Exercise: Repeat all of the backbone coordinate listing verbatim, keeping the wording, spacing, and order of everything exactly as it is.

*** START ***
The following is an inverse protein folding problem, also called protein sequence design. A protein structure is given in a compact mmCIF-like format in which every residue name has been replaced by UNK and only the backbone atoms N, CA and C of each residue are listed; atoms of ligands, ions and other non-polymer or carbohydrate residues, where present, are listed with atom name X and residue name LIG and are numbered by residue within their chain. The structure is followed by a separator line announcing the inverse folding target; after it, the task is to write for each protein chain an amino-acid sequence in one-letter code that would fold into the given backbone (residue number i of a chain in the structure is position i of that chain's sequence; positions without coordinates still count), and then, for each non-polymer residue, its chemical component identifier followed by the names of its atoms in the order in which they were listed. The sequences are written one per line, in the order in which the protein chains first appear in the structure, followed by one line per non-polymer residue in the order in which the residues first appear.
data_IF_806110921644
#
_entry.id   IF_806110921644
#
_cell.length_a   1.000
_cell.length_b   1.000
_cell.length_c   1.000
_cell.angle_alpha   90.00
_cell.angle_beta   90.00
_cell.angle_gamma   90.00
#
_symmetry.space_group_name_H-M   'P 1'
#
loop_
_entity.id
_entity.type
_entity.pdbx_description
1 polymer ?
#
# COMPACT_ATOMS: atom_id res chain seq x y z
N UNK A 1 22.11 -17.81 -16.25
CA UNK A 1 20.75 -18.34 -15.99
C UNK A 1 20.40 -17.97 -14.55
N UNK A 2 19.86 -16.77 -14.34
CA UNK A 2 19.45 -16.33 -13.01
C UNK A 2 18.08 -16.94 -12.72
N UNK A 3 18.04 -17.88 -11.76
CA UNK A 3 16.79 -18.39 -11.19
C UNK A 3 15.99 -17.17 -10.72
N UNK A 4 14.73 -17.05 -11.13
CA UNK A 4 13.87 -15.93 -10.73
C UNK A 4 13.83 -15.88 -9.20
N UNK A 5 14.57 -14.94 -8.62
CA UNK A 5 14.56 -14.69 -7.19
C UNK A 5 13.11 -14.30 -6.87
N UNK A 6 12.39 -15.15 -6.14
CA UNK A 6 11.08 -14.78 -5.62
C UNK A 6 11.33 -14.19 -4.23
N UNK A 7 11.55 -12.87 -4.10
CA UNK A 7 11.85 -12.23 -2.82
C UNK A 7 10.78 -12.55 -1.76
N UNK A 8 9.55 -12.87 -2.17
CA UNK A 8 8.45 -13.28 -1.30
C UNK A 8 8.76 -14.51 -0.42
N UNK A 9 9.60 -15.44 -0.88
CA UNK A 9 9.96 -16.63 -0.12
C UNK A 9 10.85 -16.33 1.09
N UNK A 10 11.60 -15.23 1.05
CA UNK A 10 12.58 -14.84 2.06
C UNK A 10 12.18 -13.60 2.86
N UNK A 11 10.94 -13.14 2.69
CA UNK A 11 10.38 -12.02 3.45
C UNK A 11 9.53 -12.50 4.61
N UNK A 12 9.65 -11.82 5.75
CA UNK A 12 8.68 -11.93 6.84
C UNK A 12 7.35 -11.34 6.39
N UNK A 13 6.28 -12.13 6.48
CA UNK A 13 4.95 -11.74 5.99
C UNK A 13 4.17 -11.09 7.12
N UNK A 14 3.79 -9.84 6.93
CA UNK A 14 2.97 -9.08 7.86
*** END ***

The following is an inverse protein folding problem, also called protein sequence design. A protein structure is given in a compact mmCIF-like format in which every residue name has been replaced by UNK and only the backbone atoms N, CA and C of each residue are listed; atoms of ligands, ions and other non-polymer or carbohydrate residues, where present, are listed with atom name X and residue name LIG and are numbered by residue within their chain. The structure is followed by a separator line announcing the inverse folding target; after it, the task is to write for each protein chain an amino-acid sequence in one-letter code that would fold into the given backbone (residue number i of a chain in the structure is position i of that chain's sequence; positions without coordinates still count), and then, for each non-polymer residue, its chemical component identifier followed by the names of its atoms in the order in which they were listed. The sequences are written one per line, in the order in which the protein chains first appear in the structure, followed by one line per non-polymer residue in the order in which the residues first appear.
data_IF_806110921644
#
_entry.id   IF_806110921644
#
_cell.length_a   1.000
_cell.length_b   1.000
_cell.length_c   1.000
_cell.angle_alpha   90.00
_cell.angle_beta   90.00
_cell.angle_gamma   90.00
#
_symmetry.space_group_name_H-M   'P 1'
#
loop_
_entity.id
_entity.type
_entity.pdbx_description
1 polymer ?
#
# COMPACT_ATOMS: atom_id res chain seq x y z
N UNK A 1 22.11 -17.81 -16.25
CA UNK A 1 20.75 -18.34 -15.99
C UNK A 1 20.40 -17.97 -14.55
N UNK A 2 19.86 -16.77 -14.34
CA UNK A 2 19.45 -16.33 -13.01
C UNK A 2 18.08 -16.94 -12.72
N UNK A 3 18.04 -17.88 -11.76
CA UNK A 3 16.79 -18.39 -11.19
C UNK A 3 15.99 -17.17 -10.72
N UNK A 4 14.73 -17.05 -11.13
CA UNK A 4 13.87 -15.93 -10.73
C UNK A 4 13.83 -15.88 -9.20
N UNK A 5 14.57 -14.94 -8.62
CA UNK A 5 14.56 -14.69 -7.19
C UNK A 5 13.11 -14.30 -6.87
N UNK A 6 12.39 -15.15 -6.14
CA UNK A 6 11.08 -14.78 -5.62
C UNK A 6 11.33 -14.19 -4.23
N UNK A 7 11.55 -12.87 -4.10
CA UNK A 7 11.85 -12.23 -2.82
C UNK A 7 10.78 -12.55 -1.76
N UNK A 8 9.55 -12.87 -2.17
CA UNK A 8 8.45 -13.28 -1.30
C UNK A 8 8.76 -14.51 -0.42
N UNK A 9 9.60 -15.44 -0.88
CA UNK A 9 9.96 -16.63 -0.12
C UNK A 9 10.85 -16.33 1.09
N UNK A 10 11.60 -15.23 1.05
CA UNK A 10 12.58 -14.84 2.06
C UNK A 10 12.18 -13.60 2.86
N UNK A 11 10.94 -13.14 2.69
CA UNK A 11 10.38 -12.02 3.45
C UNK A 11 9.53 -12.50 4.61
N UNK A 12 9.65 -11.82 5.75
CA UNK A 12 8.68 -11.93 6.84
C UNK A 12 7.35 -11.34 6.39
N UNK A 13 6.28 -12.13 6.48
CA UNK A 13 4.95 -11.74 5.99
C UNK A 13 4.17 -11.09 7.12
N UNK A 14 3.79 -9.84 6.93
CA UNK A 14 2.97 -9.08 7.86